Prison and jail conditions are dire. Many detention facilities are still not in functioning condition; those that do hold prisoners are generally dirty and crowded, and often lack sanitary facilities.
Interim Prime Minister Gerard Latortue has promised to hold elections in 2005. Yet unless the government and U.N. forces succeed in stabilizing the country, it is doubtful that Haiti will have the security conditions necessary for free and fair elections. In October 2004, further complicating progress toward elections, the chairwoman of the provisional electoral council resigned after a dispute with the council’s treasurer over the alleged misappropriation of funds.
Human Rights Defenders
Human rights defenders, working in a dangerous, highly-politicized environment, face threats and intimidation. Anonymous death threats were reported by Renan Hedouville, the head of the Lawyers Committee for the Respect of Individual Liberties (Comite des Avocats pour le Respect des Libertes Individuelles (CARLI)), and Mario Joseph, a lawyer with the International Lawyers Office (Bureau des Avocats Internationaux (BAI)).
Key International Actors
Multinational troops arrived in Haiti just after President Aristide departed. In April 2004, the U.N. Security Council approved just over 8,300 peacekeeping troops for Haiti: 6,700 military personnel and 1,622 civilian police. The troop deployment in Haiti is headed by Brazil, which is seeking a permanent seat on the U.N. Security Council. Unfortunately, as of mid-October, the U.N. Stabilization Mission in Haiti (MINUSTAH) had far fewer personnel than allotted: a mere three thousand military troops and 650 civilian police. Besides Brazil, the countries sending troops included Argentina, Chile, Nepal, Peru, Sri Lanka, and Uruguay.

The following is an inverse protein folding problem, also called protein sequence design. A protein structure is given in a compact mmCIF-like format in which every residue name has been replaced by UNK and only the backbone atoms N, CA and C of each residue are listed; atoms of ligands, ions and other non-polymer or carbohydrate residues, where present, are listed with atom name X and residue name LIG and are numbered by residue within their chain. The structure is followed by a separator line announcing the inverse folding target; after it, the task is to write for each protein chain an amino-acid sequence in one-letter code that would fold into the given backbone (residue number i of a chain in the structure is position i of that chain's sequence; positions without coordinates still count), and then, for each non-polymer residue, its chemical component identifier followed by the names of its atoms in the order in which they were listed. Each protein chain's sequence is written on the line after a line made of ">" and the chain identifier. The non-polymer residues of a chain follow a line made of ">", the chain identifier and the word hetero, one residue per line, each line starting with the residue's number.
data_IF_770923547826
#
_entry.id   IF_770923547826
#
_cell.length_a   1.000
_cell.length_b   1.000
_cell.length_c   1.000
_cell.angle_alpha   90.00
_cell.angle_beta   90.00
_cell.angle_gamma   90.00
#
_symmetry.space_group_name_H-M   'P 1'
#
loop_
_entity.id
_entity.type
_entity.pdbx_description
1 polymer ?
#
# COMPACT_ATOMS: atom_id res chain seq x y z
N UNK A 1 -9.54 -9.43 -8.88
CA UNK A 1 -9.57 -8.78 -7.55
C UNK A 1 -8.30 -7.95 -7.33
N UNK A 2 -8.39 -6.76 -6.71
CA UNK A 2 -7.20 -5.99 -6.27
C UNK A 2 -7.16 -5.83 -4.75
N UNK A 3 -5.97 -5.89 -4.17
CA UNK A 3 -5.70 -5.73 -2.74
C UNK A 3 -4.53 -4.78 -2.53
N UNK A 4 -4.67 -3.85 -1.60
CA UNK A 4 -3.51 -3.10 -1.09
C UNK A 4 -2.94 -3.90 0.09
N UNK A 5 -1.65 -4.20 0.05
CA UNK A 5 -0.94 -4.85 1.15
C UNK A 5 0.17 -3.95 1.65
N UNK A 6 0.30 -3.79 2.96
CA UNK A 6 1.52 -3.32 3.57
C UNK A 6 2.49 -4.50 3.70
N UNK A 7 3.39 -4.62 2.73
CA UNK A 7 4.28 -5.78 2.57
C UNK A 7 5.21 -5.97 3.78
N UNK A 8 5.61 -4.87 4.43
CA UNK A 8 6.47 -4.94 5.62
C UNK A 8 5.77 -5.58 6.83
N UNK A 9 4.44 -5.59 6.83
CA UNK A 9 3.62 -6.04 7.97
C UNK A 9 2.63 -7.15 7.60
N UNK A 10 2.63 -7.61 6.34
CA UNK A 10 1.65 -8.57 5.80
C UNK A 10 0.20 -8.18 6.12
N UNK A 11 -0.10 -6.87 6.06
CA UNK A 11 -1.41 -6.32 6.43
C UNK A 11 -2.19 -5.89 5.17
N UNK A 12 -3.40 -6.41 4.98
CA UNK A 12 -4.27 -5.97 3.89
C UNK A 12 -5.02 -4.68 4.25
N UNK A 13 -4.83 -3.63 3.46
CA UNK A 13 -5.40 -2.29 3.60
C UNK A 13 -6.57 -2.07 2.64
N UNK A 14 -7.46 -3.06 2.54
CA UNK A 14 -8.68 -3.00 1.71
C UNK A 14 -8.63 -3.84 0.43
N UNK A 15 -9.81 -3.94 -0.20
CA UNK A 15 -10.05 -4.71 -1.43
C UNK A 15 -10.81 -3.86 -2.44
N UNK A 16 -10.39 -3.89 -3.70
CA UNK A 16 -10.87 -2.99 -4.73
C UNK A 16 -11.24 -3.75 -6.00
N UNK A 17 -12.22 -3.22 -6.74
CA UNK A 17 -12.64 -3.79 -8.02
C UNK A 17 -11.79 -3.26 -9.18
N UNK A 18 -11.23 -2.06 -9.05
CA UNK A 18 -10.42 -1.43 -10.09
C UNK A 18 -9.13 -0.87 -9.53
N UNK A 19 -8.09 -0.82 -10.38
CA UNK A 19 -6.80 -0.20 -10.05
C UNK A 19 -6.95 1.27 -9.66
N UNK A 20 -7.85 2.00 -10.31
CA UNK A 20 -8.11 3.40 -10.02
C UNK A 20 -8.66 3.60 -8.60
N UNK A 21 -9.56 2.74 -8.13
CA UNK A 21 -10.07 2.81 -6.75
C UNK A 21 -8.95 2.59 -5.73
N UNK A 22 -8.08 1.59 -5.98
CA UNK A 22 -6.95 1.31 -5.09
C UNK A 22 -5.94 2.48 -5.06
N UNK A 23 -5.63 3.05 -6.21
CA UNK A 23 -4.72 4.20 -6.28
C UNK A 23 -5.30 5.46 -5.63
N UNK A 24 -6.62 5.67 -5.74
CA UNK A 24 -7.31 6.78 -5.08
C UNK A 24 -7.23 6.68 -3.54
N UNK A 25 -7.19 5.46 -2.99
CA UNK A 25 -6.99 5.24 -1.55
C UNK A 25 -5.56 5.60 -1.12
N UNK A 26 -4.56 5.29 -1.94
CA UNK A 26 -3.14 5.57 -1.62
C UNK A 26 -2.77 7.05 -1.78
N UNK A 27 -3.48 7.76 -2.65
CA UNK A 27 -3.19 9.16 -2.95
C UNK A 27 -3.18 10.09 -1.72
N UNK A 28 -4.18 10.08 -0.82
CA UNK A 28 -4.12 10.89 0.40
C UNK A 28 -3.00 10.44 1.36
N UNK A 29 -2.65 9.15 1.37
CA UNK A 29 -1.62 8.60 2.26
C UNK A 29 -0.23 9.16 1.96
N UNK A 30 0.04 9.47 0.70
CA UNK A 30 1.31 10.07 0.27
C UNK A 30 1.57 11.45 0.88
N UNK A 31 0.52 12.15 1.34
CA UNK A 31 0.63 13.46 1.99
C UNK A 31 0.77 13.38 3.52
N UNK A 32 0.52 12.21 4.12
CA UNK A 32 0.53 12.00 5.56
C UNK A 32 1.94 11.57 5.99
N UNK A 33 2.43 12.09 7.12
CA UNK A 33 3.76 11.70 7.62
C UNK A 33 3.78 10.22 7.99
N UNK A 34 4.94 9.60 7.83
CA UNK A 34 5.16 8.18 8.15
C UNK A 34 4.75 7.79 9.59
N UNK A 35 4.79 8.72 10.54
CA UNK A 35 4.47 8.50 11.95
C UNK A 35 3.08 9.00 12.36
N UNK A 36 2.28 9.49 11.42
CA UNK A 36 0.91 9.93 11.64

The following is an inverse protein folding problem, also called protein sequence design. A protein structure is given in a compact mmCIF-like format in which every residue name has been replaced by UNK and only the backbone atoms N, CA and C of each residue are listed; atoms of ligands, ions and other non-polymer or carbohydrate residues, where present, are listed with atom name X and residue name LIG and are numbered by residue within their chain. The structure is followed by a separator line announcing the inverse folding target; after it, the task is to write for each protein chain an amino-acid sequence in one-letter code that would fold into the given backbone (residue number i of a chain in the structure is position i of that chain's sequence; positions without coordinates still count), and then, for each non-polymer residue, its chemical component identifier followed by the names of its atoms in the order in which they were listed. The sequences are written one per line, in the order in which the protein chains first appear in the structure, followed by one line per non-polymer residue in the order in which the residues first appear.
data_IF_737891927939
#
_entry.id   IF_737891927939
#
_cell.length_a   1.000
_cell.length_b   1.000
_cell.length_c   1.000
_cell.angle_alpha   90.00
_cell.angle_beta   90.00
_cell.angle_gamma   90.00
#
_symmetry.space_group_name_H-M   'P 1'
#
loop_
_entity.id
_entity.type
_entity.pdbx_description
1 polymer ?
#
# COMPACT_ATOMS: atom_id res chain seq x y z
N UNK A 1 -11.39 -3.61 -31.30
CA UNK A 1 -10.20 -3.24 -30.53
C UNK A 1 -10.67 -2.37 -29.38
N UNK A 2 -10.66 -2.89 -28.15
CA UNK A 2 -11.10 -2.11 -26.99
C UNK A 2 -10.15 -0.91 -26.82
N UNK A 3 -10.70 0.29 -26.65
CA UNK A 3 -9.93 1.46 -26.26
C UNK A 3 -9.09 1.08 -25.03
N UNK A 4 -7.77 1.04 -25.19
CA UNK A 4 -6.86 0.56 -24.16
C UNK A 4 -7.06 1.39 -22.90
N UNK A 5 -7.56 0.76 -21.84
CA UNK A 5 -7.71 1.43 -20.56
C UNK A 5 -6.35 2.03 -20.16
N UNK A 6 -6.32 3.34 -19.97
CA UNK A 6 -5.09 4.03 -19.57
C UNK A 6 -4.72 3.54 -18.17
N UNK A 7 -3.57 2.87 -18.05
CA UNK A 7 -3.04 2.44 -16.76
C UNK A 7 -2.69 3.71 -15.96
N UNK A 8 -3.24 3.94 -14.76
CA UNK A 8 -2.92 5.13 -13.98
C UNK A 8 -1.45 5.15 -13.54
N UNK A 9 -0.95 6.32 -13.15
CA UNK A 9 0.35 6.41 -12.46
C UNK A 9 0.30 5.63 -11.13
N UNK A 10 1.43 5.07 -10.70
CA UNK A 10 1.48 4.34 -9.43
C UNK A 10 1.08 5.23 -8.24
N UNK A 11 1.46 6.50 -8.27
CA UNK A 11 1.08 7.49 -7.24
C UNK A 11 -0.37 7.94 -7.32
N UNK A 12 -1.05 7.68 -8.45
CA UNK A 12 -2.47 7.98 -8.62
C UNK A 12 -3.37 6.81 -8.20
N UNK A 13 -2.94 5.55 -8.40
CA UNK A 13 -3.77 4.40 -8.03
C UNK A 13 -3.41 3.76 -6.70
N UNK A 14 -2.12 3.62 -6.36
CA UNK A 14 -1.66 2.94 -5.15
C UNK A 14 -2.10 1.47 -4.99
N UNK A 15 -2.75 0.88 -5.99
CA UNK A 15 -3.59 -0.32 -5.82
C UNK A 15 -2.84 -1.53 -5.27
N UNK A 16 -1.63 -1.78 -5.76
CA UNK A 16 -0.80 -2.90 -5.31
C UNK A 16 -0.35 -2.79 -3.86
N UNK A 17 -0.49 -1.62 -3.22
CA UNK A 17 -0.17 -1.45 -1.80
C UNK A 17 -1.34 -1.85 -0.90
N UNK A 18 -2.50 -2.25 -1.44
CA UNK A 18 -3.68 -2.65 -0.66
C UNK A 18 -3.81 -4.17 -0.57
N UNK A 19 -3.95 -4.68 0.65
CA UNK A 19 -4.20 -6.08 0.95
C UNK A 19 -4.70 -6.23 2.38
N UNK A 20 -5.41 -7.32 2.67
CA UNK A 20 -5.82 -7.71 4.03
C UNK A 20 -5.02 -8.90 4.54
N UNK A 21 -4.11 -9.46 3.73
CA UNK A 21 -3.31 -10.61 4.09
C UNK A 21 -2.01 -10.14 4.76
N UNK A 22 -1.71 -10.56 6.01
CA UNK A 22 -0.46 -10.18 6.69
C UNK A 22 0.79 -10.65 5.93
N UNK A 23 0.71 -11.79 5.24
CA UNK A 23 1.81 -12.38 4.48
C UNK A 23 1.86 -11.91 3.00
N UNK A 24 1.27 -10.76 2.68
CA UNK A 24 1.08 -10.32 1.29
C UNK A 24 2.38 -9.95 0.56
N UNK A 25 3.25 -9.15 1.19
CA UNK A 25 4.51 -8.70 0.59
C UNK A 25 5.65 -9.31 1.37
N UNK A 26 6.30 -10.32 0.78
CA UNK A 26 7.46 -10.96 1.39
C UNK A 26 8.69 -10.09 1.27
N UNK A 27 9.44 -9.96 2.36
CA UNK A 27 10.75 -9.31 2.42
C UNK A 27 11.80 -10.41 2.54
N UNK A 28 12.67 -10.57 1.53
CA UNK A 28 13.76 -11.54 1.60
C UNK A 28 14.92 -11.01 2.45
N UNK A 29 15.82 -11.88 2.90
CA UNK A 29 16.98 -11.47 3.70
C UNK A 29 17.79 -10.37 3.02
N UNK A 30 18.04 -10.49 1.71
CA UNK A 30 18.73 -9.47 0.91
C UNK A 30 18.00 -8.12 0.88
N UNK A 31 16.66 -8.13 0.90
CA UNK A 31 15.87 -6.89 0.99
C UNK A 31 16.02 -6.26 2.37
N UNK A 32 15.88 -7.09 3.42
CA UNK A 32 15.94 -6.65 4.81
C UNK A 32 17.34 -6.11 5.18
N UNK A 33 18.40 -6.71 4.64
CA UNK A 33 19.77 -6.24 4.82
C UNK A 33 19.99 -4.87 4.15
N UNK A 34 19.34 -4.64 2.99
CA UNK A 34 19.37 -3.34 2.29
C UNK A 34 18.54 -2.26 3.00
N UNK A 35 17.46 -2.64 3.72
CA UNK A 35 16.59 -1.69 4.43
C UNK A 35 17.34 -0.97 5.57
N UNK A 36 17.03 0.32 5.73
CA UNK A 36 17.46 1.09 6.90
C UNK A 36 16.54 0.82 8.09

Despite Haiti’s dire human rights and humanitarian conditions, the United States continues to deny Haitians on U.S. territory temporary protection from deportation back to Haiti. It also intercepts Haitians who flee their country and repatriates them immediately. In late February 2004, in a clear violation of international refugee protections, the U.S. Coast Guard dropped off hundreds of asylum seekers in the main port in Port-au-Prince, the site of violence and widespread looting.
The Caribbean Community and Common Market (CARICOM), a fifteen-member group of Caribbean countries, suspended ties with Haiti after President Aristide went into exile. In November CARICOM leaders decided to maintain the suspension, stating that it was based on “fundamental principles of respect for human rights, due process and good governance.”
In October, the Inter-American Commission on Human Rights (IACHR) expressed grave concern over human rights conditions in Haiti.